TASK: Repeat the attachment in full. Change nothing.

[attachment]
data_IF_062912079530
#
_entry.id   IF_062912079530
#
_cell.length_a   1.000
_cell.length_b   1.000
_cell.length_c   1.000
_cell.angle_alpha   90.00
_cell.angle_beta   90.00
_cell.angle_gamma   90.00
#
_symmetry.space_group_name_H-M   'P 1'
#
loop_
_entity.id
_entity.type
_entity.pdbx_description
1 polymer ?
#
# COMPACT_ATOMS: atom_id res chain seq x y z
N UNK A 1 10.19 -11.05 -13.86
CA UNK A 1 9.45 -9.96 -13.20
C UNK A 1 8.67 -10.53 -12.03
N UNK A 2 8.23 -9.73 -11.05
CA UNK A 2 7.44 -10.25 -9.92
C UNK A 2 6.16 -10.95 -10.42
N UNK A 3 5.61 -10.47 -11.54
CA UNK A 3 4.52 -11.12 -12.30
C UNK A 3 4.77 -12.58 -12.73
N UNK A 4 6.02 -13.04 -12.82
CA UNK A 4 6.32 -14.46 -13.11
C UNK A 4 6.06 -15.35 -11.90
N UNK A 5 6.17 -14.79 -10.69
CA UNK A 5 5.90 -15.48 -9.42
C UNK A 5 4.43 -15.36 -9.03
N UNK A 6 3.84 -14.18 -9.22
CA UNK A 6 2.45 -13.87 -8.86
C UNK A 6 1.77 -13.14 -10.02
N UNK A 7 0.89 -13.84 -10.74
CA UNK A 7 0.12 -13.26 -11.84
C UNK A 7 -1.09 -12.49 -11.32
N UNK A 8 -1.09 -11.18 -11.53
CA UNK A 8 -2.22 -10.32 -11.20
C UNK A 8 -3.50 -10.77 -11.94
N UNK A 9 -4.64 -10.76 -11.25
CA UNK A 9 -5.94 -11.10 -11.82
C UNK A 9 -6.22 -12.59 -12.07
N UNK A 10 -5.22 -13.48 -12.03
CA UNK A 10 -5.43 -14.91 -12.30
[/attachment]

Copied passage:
data_IF_062912079530
#
_entry.id   IF_062912079530
#
_cell.length_a   1.000
_cell.length_b   1.000
_cell.length_c   1.000
_cell.angle_alpha   90.00
_cell.angle_beta   90.00
_cell.angle_gamma   90.00
#
_symmetry.space_group_name_H-M   'P 1'
#
loop_
_entity.id
_entity.type
_entity.pdbx_description
1 polymer ?
#
# COMPACT_ATOMS: atom_id res chain seq x y z
N UNK A 1 10.19 -11.05 -13.86
CA UNK A 1 9.45 -9.96 -13.20
C UNK A 1 8.67 -10.53 -12.03
N UNK A 2 8.23 -9.73 -11.05
CA UNK A 2 7.44 -10.25 -9.92
C UNK A 2 6.16 -10.95 -10.42
N UNK A 3 5.61 -10.47 -11.54
CA UNK A 3 4.52 -11.12 -12.30
C UNK A 3 4.77 -12.58 -12.73
N UNK A 4 6.02 -13.04 -12.82
CA UNK A 4 6.32 -14.46 -13.11
C UNK A 4 6.06 -15.35 -11.90
N UNK A 5 6.17 -14.79 -10.69
CA UNK A 5 5.90 -15.48 -9.42
C UNK A 5 4.43 -15.36 -9.03
N UNK A 6 3.84 -14.18 -9.22
CA UNK A 6 2.45 -13.87 -8.86
C UNK A 6 1.77 -13.14 -10.02
N UNK A 7 0.89 -13.84 -10.74
CA UNK A 7 0.12 -13.26 -11.84
C UNK A 7 -1.09 -12.49 -11.32
N UNK A 8 -1.09 -11.18 -11.53
CA UNK A 8 -2.22 -10.32 -11.20
C UNK A 8 -3.50 -10.77 -11.94
N UNK A 9 -4.64 -10.76 -11.25
CA UNK A 9 -5.94 -11.10 -11.82
C UNK A 9 -6.22 -12.59 -12.07
N UNK A 10 -5.22 -13.48 -12.03
CA UNK A 10 -5.43 -14.91 -12.30